The situation in and around Eastern Ukraine reached a climax last week, when the Malaysian Boeing 777, flight MH 17, was downed en route from Amsterdam to Kuala Lumpur with 298 passengers and crew members, over the settlement of Torez, close to Donetsk and the Russian border. There is hardly a reasonable doubt that the plane was shot down by militia or Cossack groupings fighting for an independent Donbas, openly bragging their deed, inspired and supported by the Russian military. Increasingly it is becoming clear that Russia is moving away from being part of a solution for a new post-Cold War European order. Rather, it is major problem. Finally implementing level 3 sanctions and redistributing the 2018 World Cup will be debated now, once more.
The World Cup in Brazil is able to fascinate hundreds of millions of people, despite all facts and rumors on corruption, old men networks, irresponsible labor conditions in Qatar (host of the 2022 World Cup) and authoritarian and aggressive streaks in Russian politics (the site in 2018). The game is easy to grasp (“the round one has to be moved into the square one”), and easy to play. It mobilizes collective emotions second to no other global game, despite the fact that two of the biggest countries are still hesitant to get into it (India), or are not very successful so far (China), while the U.S. is apparently catching up quickly. Is the current World Cup worth being debated in terms of IR? Or are we, the experts, secretly sitting in front of our screens, or anonymously in the crowds of public viewing, hoping to get away with it incognito?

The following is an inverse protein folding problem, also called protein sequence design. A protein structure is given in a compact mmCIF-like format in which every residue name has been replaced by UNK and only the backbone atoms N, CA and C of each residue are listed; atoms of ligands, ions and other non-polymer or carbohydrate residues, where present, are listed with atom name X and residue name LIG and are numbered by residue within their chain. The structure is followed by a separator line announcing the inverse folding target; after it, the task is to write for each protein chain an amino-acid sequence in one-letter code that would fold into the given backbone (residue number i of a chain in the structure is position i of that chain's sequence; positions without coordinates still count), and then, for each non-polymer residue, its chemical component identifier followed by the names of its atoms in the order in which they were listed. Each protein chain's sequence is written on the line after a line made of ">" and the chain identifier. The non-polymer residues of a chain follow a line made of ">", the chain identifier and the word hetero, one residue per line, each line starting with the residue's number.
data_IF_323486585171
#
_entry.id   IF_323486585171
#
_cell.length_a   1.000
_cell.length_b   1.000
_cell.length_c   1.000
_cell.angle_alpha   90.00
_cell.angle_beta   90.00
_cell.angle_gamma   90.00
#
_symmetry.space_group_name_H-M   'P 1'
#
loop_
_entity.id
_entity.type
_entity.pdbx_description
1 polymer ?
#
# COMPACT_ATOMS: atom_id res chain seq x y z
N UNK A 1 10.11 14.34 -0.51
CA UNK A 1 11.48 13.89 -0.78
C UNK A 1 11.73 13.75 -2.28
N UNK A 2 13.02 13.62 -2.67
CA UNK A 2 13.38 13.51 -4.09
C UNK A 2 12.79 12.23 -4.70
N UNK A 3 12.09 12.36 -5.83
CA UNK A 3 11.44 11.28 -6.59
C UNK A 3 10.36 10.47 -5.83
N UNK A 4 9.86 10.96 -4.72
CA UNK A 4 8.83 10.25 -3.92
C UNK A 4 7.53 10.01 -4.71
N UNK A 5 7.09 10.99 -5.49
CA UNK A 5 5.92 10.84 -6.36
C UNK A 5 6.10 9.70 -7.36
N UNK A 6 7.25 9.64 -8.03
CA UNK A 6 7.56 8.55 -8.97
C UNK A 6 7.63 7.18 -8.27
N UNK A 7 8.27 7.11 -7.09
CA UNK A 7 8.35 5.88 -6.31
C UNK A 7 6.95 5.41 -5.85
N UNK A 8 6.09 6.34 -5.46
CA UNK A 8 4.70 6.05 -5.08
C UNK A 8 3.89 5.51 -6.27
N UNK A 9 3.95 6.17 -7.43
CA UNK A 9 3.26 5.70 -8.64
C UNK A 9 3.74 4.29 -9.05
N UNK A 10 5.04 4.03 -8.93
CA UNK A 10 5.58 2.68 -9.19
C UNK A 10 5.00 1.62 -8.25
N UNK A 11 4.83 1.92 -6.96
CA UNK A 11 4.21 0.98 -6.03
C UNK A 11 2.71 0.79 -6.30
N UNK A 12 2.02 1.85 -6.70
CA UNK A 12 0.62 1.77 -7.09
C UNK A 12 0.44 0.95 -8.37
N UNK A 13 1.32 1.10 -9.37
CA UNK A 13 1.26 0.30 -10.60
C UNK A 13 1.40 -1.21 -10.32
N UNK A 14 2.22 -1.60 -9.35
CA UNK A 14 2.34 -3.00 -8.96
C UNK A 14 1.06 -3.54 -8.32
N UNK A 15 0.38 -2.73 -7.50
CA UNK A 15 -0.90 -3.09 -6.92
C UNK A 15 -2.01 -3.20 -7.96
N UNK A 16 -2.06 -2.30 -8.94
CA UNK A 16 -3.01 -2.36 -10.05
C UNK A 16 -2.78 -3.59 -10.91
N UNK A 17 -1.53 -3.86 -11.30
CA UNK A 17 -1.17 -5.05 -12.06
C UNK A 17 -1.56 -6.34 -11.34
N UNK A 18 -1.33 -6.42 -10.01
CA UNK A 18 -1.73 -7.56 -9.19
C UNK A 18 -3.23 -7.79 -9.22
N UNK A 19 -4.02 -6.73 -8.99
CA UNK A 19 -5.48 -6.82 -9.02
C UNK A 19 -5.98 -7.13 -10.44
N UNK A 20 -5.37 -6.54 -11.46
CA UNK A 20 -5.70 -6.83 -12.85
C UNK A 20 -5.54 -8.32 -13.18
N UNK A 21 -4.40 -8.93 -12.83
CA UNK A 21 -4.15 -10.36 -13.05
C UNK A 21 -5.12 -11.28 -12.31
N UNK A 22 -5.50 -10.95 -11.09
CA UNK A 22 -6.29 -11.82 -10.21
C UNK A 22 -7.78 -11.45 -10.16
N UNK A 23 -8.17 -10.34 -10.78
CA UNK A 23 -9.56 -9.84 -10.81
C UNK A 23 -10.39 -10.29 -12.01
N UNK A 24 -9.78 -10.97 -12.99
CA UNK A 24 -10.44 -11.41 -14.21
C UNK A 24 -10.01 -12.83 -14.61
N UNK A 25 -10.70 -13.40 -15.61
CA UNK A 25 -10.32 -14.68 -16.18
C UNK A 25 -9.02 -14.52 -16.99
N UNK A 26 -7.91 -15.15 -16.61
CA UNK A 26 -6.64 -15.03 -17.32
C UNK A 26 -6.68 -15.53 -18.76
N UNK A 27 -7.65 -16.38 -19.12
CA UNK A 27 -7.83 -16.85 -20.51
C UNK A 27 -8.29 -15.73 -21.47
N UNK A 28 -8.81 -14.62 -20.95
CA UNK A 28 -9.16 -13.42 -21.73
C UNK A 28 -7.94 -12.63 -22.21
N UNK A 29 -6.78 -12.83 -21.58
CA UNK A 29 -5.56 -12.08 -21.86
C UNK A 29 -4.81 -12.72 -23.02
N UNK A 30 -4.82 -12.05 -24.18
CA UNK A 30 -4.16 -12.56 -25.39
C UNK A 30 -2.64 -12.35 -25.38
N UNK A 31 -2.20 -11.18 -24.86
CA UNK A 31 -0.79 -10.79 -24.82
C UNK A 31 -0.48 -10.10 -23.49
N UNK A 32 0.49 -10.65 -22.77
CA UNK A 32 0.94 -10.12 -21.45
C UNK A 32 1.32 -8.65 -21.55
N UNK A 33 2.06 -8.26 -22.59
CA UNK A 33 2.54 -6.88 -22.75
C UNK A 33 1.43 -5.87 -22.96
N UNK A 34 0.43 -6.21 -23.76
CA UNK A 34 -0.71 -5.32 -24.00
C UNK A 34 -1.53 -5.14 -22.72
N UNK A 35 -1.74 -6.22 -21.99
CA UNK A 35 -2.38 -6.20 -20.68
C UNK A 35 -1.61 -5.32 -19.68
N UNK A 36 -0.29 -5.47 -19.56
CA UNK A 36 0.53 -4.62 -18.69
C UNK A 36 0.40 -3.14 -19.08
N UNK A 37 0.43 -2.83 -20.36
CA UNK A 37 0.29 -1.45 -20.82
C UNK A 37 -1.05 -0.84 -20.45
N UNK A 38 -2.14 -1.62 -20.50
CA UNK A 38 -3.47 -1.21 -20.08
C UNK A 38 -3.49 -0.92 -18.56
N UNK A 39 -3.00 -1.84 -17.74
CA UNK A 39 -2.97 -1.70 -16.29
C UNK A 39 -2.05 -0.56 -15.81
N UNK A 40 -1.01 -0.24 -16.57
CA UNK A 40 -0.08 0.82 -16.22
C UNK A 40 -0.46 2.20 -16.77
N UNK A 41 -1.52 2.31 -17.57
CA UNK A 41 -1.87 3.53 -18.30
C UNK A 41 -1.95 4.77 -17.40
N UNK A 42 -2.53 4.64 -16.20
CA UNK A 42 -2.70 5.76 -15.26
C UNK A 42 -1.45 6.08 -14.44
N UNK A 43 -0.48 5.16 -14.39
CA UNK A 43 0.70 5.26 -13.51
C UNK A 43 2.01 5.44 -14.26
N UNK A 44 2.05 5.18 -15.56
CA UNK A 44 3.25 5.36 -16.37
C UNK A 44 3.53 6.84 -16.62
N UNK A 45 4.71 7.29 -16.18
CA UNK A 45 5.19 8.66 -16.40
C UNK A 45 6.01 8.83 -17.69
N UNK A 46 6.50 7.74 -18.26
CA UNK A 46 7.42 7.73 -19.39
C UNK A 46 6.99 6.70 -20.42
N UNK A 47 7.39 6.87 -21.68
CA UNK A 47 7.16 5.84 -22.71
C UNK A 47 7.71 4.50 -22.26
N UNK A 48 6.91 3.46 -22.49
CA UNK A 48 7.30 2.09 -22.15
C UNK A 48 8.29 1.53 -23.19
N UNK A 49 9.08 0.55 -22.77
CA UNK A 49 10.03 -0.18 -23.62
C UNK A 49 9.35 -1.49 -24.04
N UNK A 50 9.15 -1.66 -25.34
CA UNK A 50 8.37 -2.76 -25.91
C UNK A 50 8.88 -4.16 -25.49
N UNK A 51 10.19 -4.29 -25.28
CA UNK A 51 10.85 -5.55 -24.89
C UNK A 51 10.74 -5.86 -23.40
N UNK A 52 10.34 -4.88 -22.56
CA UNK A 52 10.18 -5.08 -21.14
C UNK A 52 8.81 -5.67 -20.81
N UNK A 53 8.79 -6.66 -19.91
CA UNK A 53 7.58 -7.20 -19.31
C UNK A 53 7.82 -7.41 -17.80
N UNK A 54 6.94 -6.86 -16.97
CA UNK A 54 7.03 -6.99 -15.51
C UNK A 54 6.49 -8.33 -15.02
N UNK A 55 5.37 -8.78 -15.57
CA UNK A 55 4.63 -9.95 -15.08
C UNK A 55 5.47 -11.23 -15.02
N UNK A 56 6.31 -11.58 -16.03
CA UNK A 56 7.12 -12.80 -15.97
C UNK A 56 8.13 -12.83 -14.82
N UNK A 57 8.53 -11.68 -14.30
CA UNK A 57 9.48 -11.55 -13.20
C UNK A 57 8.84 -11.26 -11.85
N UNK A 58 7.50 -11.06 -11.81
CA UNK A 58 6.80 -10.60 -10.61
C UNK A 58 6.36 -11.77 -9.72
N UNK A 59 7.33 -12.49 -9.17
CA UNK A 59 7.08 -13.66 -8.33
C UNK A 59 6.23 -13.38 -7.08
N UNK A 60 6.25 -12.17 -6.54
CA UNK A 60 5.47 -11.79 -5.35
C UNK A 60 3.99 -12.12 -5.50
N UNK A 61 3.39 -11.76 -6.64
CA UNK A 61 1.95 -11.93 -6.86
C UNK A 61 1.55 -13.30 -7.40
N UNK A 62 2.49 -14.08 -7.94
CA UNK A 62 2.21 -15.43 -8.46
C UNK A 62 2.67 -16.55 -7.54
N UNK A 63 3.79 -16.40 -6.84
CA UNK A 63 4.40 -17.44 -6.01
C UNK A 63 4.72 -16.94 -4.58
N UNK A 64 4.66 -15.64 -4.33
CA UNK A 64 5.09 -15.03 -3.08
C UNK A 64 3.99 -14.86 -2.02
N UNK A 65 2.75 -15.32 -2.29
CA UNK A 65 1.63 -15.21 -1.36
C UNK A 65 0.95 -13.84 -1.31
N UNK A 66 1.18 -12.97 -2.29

(Adam Groffmann/Flickr/Creative Commons)